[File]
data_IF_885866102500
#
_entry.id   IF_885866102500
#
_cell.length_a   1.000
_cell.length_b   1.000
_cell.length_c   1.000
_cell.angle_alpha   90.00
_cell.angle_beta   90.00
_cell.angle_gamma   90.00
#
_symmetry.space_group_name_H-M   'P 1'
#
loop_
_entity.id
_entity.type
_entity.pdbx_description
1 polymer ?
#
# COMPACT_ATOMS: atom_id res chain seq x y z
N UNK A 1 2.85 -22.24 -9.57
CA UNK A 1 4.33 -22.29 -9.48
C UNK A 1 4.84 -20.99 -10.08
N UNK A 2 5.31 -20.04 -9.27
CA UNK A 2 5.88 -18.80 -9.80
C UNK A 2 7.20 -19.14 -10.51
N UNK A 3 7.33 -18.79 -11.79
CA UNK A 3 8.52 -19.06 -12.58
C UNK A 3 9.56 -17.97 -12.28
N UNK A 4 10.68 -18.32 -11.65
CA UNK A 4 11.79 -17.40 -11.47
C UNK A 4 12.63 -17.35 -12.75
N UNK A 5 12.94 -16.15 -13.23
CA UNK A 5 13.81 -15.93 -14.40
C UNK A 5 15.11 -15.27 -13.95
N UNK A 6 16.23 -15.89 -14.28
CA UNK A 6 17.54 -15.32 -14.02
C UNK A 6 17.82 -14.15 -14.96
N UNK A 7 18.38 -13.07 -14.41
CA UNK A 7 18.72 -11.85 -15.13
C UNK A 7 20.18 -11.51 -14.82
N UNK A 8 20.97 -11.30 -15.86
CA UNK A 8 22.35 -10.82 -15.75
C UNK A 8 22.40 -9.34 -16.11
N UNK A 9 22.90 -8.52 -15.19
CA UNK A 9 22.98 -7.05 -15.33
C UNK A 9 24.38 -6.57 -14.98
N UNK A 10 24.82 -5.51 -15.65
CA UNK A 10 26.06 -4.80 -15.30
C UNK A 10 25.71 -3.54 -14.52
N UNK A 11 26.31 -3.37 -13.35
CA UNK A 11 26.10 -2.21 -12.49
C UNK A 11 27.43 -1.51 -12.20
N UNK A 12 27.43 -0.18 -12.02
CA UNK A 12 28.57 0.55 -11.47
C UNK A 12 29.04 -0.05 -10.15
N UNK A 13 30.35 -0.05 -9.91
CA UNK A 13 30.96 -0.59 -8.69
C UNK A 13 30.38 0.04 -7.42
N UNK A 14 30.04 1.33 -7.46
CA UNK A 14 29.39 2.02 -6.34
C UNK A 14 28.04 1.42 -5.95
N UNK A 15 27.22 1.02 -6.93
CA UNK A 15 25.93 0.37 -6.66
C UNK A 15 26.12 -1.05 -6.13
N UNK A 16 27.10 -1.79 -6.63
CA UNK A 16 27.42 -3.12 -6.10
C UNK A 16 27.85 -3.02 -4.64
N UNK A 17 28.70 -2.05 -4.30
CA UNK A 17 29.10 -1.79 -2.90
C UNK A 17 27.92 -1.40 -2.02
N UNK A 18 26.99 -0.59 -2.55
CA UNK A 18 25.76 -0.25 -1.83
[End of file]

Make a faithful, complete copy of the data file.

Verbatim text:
data_IF_885866102500
#
_entry.id   IF_885866102500
#
_cell.length_a   1.000
_cell.length_b   1.000
_cell.length_c   1.000
_cell.angle_alpha   90.00
_cell.angle_beta   90.00
_cell.angle_gamma   90.00
#
_symmetry.space_group_name_H-M   'P 1'
#
loop_
_entity.id
_entity.type
_entity.pdbx_description
1 polymer ?
#
# COMPACT_ATOMS: atom_id res chain seq x y z
N UNK A 1 2.85 -22.24 -9.57
CA UNK A 1 4.33 -22.29 -9.48
C UNK A 1 4.84 -20.99 -10.08
N UNK A 2 5.31 -20.04 -9.27
CA UNK A 2 5.88 -18.80 -9.80
C UNK A 2 7.20 -19.14 -10.51
N UNK A 3 7.33 -18.79 -11.79
CA UNK A 3 8.52 -19.06 -12.58
C UNK A 3 9.56 -17.97 -12.28
N UNK A 4 10.68 -18.32 -11.65
CA UNK A 4 11.79 -17.40 -11.47
C UNK A 4 12.63 -17.35 -12.75
N UNK A 5 12.94 -16.15 -13.23
CA UNK A 5 13.81 -15.93 -14.40
C UNK A 5 15.11 -15.27 -13.95
N UNK A 6 16.23 -15.89 -14.28
CA UNK A 6 17.54 -15.32 -14.02
C UNK A 6 17.82 -14.15 -14.96
N UNK A 7 18.38 -13.07 -14.41
CA UNK A 7 18.72 -11.85 -15.13
C UNK A 7 20.18 -11.51 -14.82
N UNK A 8 20.97 -11.30 -15.86
CA UNK A 8 22.35 -10.82 -15.75
C UNK A 8 22.40 -9.34 -16.11
N UNK A 9 22.90 -8.52 -15.19
CA UNK A 9 22.98 -7.05 -15.33
C UNK A 9 24.38 -6.57 -14.98
N UNK A 10 24.82 -5.51 -15.65
CA UNK A 10 26.06 -4.80 -15.30
C UNK A 10 25.71 -3.54 -14.52
N UNK A 11 26.31 -3.37 -13.35
CA UNK A 11 26.10 -2.21 -12.49
C UNK A 11 27.43 -1.51 -12.20
N UNK A 12 27.43 -0.18 -12.02
CA UNK A 12 28.57 0.55 -11.47
C UNK A 12 29.04 -0.05 -10.15
N UNK A 13 30.35 -0.05 -9.91
CA UNK A 13 30.96 -0.59 -8.69
C UNK A 13 30.38 0.04 -7.42
N UNK A 14 30.04 1.33 -7.46
CA UNK A 14 29.39 2.02 -6.34
C UNK A 14 28.04 1.42 -5.95
N UNK A 15 27.22 1.02 -6.93
CA UNK A 15 25.93 0.37 -6.66
C UNK A 15 26.12 -1.05 -6.13
N UNK A 16 27.10 -1.79 -6.63
CA UNK A 16 27.42 -3.12 -6.10
C UNK A 16 27.85 -3.02 -4.64
N UNK A 17 28.70 -2.05 -4.30
CA UNK A 17 29.10 -1.79 -2.90
C UNK A 17 27.92 -1.40 -2.02
N UNK A 18 26.99 -0.59 -2.55
CA UNK A 18 25.76 -0.25 -1.83